He’s learning, too, that patience, however painful, is a necessary family virtue. “When we went to Balboa for a three-day trip, it took Pam two days to pack to go away for three days,” Audie grins. “Instead of just going away for the weekend—the two of us and relaxing—Pam insisted on taking the children. We had to employ a baby-sitter when we got there. Then it seems there was no crib and we had to buy a crib for the baby. Pam’s sure the baby can’t sleep unless he has a crib. Right away—problems—and no rest or relaxation for anybody.”
“And I got so sick,” Pam recalls. “They had to turn the boat around and take me back to land and we were two hours out at the time.”
There was then the problem of getting them all safely and peaceably home on Sunday. Audie thought he had the whole tactical maneuver planned. If Pam wouldn’t give Skipper his scheduled bottle, then give him mashed potato at the dinner table, then give him his bottle on the way home, “He’ll sleep.” But, “We have to wait thirty minutes for Pam to give him his bottle right on schedule. We finally get him to the dinner table and he won’t eat and won’t let us eat. He tears up crackers and showers them upon us. Then he raises ole Billy in the car all the way home,” Audie says, shaking his head.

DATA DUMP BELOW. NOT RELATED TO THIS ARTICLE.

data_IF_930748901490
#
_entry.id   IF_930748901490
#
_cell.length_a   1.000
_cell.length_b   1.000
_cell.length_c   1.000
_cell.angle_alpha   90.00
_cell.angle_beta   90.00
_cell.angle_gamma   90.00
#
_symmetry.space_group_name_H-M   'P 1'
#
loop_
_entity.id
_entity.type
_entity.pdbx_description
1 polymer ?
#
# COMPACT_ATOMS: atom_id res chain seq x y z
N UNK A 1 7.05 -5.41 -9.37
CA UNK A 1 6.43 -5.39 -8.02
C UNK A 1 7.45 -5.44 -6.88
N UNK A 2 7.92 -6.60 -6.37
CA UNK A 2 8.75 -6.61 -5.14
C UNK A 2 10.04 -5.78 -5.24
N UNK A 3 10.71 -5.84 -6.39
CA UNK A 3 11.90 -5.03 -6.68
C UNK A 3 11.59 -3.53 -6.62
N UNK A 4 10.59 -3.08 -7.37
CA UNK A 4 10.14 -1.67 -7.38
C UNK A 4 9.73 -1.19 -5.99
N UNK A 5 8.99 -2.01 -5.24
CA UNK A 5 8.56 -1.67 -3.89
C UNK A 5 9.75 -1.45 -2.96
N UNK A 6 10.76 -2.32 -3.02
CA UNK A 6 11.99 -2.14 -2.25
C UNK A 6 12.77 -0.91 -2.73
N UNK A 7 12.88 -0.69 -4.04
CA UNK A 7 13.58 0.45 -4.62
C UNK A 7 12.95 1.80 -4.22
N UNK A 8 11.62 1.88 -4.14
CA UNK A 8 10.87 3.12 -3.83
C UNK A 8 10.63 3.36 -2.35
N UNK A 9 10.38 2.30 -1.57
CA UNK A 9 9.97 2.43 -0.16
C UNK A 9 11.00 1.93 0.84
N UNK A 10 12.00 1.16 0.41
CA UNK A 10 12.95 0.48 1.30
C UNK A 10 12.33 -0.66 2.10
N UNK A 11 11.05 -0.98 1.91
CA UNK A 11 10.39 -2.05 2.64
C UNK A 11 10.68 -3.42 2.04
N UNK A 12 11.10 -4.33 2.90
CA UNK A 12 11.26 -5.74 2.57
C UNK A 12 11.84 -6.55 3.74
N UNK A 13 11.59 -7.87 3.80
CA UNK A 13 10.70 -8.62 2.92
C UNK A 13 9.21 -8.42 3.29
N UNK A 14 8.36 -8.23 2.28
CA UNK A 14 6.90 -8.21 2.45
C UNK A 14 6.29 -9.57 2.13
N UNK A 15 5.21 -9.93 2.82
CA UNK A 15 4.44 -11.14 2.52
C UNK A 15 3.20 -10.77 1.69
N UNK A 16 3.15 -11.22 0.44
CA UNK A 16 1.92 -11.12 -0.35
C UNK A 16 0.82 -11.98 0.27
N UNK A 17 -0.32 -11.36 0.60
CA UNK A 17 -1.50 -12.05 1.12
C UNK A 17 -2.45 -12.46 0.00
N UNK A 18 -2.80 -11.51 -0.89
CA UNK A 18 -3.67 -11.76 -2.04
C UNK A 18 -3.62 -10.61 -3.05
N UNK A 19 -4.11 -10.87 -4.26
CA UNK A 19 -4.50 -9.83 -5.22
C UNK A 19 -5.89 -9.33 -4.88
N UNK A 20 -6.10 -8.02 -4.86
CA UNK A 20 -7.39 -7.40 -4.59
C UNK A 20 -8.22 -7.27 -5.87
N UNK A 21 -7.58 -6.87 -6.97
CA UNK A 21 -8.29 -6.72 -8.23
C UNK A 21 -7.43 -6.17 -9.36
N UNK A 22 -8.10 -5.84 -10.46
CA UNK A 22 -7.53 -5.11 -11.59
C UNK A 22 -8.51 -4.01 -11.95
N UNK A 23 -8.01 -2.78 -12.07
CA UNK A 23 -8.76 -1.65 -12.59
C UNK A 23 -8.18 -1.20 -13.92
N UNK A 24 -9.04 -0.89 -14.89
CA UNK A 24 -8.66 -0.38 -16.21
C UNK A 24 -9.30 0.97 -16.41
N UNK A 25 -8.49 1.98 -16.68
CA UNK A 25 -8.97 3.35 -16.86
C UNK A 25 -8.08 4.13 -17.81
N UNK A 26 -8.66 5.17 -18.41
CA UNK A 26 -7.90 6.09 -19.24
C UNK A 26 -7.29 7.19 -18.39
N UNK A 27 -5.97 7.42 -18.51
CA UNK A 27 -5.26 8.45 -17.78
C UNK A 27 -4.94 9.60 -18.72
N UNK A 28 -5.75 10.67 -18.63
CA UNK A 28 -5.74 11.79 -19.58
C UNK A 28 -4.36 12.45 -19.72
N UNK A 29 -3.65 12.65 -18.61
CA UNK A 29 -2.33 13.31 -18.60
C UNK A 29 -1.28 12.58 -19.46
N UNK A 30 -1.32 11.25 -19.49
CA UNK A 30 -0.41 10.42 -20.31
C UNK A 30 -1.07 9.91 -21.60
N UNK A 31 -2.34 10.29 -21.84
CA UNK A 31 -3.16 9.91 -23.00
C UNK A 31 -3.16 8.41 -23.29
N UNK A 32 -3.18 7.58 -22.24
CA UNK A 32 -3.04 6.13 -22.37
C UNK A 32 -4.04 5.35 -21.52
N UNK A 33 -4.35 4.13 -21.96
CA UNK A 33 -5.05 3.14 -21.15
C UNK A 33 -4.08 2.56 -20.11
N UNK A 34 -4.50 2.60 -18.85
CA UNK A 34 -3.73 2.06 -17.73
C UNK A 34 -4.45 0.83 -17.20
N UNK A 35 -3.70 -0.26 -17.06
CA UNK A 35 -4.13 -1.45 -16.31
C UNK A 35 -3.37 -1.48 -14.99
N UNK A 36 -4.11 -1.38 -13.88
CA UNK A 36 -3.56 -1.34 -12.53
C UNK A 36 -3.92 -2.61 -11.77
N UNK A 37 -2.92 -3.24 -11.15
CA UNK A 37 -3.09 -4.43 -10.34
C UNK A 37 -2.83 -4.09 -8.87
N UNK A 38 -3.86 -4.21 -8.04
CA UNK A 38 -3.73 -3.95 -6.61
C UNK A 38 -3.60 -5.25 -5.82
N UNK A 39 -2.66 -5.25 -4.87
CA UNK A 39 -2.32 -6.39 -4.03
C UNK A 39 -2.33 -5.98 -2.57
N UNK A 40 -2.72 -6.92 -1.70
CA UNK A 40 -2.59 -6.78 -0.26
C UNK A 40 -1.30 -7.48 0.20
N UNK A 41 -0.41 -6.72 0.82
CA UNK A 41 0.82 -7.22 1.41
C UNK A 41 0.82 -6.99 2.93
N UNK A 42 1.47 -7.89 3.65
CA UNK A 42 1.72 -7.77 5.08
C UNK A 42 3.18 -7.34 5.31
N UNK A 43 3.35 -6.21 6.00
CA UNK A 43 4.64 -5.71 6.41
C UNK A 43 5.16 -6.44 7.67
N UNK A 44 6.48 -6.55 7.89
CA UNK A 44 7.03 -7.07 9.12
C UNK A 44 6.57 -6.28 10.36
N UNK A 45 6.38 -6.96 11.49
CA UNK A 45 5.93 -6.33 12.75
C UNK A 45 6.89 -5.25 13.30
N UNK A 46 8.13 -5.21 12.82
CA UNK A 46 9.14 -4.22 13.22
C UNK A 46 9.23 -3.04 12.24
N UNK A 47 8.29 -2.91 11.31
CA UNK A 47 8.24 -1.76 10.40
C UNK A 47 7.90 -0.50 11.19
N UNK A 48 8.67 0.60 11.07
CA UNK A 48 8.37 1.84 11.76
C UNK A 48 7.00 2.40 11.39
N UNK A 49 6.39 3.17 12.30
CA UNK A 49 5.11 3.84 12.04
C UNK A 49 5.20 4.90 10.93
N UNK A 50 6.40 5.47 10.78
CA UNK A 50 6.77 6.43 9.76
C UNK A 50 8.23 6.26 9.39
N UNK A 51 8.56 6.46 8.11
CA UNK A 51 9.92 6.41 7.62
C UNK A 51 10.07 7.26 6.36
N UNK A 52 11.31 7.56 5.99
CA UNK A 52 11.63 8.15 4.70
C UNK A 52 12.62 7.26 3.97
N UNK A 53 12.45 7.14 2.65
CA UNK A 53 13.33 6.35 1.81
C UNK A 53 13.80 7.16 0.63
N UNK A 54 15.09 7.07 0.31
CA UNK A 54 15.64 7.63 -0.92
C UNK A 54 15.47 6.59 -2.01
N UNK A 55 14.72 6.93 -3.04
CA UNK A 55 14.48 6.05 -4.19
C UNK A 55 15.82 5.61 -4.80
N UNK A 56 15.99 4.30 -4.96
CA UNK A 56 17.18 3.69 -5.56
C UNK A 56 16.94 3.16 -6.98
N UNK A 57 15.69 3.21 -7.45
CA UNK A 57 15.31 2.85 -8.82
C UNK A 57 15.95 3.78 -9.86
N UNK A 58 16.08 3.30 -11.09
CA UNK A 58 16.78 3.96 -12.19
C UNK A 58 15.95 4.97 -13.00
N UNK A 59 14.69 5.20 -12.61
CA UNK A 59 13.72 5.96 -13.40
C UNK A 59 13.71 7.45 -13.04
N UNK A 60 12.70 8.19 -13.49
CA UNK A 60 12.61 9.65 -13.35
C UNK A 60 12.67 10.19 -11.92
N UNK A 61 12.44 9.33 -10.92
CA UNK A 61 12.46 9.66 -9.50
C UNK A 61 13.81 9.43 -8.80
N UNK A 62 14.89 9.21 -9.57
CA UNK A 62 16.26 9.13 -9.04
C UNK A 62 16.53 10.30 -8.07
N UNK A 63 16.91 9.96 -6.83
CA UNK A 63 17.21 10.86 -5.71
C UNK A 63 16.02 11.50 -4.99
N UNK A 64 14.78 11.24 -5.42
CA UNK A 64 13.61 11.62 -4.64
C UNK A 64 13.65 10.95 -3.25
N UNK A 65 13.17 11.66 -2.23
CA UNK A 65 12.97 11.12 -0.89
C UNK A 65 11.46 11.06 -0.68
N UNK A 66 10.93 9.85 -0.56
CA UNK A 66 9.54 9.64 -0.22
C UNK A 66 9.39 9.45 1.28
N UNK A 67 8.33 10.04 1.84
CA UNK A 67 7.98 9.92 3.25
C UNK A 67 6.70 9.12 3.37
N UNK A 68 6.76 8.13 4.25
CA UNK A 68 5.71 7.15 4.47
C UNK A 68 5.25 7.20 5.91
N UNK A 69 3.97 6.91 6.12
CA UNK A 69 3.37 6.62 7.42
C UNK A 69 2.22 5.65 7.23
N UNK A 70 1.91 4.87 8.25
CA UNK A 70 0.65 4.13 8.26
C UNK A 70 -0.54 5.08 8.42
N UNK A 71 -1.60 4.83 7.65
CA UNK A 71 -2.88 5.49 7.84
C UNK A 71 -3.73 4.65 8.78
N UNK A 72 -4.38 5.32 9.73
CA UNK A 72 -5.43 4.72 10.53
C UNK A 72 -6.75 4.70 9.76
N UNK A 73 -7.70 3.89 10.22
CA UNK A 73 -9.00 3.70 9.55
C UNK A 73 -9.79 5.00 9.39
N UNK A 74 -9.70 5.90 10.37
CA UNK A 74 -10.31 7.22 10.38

Honesty, however, nudges him to admit he doesn’t like to go away for a weekend without them either. “Those little guys —they get such a hold on you. You miss them so much it’s hard to be away from them.”
Audie’s humorous tolerance of feminine “prerogatives” and the way he’s acclimating himself to a family’s slower tempo for living reflects his happiness today. “Pam and I have had some pretty rough spots in our marriage, but they’re behind us now,” Audie says quietly, with a tone that says that’s just where they’ll remain.
The wounds of war take a lot of healing. When they were first married, Audie’s tension, his fatalistic outlook and his more reckless pattern for living—the long chances he would take—jarred with Pam’s sensitiveness and her naturally cautious and conscientious approach. She went into matrimony with stars in her pretty dark eyes and wearing rose-colored glasses. With her fan-worship, she was unprepared for the inevitable time when star dust would dissolve into reality. Theirs have been important adjustments and they’ve made them. They made them because they were strong enough to carry them through, to bridge the difficulty.